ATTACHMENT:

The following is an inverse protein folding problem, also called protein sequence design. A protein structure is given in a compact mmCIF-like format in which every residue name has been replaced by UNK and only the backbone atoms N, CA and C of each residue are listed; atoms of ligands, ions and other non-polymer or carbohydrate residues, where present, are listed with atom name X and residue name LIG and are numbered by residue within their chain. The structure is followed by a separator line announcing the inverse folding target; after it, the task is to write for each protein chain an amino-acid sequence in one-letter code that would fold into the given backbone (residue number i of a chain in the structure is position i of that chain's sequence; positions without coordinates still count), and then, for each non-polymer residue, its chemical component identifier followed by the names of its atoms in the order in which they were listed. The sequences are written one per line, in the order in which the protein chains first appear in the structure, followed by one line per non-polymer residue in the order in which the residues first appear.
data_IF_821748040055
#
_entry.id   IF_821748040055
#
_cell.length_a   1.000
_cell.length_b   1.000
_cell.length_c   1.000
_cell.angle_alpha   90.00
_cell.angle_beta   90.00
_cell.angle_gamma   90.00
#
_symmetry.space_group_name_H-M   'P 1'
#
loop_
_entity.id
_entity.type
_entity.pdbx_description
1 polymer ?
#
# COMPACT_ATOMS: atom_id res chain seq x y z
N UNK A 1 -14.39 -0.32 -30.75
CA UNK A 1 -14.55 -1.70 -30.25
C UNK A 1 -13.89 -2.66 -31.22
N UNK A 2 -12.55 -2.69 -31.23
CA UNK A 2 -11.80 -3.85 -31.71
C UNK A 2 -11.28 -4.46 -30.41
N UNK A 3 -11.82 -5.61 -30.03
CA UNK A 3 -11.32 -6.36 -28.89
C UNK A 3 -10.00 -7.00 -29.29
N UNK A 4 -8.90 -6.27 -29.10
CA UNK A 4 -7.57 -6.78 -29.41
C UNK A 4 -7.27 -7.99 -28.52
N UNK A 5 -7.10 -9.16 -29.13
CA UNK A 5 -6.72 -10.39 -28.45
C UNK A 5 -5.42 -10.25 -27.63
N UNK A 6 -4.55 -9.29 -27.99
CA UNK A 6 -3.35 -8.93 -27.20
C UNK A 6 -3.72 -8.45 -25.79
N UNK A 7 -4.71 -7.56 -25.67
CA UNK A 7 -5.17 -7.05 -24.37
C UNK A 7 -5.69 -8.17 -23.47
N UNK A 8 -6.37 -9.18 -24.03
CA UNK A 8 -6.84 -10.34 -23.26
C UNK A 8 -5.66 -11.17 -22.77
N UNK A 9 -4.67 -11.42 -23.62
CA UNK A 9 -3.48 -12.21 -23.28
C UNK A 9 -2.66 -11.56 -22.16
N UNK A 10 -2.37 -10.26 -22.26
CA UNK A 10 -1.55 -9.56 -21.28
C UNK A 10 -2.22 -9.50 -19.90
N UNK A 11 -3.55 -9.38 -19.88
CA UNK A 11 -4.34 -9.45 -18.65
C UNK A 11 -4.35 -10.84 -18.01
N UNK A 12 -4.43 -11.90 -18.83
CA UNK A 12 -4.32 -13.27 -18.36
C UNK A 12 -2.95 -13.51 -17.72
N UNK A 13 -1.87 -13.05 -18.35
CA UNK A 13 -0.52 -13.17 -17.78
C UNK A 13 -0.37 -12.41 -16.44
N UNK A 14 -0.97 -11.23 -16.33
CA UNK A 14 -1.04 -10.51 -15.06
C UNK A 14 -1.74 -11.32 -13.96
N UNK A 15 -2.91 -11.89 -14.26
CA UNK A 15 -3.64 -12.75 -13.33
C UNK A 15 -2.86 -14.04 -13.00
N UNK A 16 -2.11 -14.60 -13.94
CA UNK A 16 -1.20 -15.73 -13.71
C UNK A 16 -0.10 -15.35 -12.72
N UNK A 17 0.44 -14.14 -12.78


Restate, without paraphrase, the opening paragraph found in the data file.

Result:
The following is an inverse protein folding problem, also called protein sequence design. A protein structure is given in a compact mmCIF-like format in which every residue name has been replaced by UNK and only the backbone atoms N, CA and C of each residue are listed; atoms of ligands, ions and other non-polymer or carbohydrate residues, where present, are listed with atom name X and residue name LIG and are numbered by residue within their chain. The structure is followed by a separator line announcing the inverse folding target; after it, the task is to write for each protein chain an amino-acid sequence in one-letter code that would fold into the given backbone (residue number i of a chain in the structure is position i of that chain's sequence; positions without coordinates still count), and then, for each non-polymer residue, its chemical component identifier followed by the names of its atoms in the order in which they were listed. The sequences are written one per line, in the order in which the protein chains first appear in the structure, followed by one line per non-polymer residue in the order in which the residues first appear.